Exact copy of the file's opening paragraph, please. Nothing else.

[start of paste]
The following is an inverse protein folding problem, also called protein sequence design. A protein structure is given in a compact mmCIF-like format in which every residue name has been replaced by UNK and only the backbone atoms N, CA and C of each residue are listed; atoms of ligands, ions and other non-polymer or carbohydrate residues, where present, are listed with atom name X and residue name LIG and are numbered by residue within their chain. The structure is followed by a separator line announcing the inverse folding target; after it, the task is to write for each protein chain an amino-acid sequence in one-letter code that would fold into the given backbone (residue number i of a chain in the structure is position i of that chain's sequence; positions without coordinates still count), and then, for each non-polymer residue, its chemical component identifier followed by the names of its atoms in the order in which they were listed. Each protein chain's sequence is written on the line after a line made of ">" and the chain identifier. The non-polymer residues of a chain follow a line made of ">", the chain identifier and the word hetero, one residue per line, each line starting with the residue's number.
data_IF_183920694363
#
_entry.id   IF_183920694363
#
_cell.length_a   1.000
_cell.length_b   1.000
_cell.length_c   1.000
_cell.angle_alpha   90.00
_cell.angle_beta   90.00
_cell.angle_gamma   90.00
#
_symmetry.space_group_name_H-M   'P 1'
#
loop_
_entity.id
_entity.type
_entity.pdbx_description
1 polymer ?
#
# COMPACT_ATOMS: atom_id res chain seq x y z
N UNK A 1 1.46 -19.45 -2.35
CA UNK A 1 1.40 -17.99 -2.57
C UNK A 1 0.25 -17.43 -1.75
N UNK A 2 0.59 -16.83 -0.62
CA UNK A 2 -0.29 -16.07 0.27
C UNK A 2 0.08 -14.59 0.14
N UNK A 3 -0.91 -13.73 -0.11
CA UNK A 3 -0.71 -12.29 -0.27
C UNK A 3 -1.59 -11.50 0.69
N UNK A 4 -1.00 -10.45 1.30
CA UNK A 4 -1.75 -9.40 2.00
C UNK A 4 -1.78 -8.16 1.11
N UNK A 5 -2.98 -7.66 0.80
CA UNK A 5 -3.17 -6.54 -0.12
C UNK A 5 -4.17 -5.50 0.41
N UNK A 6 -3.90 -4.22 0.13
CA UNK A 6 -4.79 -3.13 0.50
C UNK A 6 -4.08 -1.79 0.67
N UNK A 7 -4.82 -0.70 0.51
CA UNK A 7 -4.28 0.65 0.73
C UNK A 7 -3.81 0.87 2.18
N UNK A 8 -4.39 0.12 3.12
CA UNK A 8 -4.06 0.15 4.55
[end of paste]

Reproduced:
The following is an inverse protein folding problem, also called protein sequence design. A protein structure is given in a compact mmCIF-like format in which every residue name has been replaced by UNK and only the backbone atoms N, CA and C of each residue are listed; atoms of ligands, ions and other non-polymer or carbohydrate residues, where present, are listed with atom name X and residue name LIG and are numbered by residue within their chain. The structure is followed by a separator line announcing the inverse folding target; after it, the task is to write for each protein chain an amino-acid sequence in one-letter code that would fold into the given backbone (residue number i of a chain in the structure is position i of that chain's sequence; positions without coordinates still count), and then, for each non-polymer residue, its chemical component identifier followed by the names of its atoms in the order in which they were listed. Each protein chain's sequence is written on the line after a line made of ">" and the chain identifier. The non-polymer residues of a chain follow a line made of ">", the chain identifier and the word hetero, one residue per line, each line starting with the residue's number.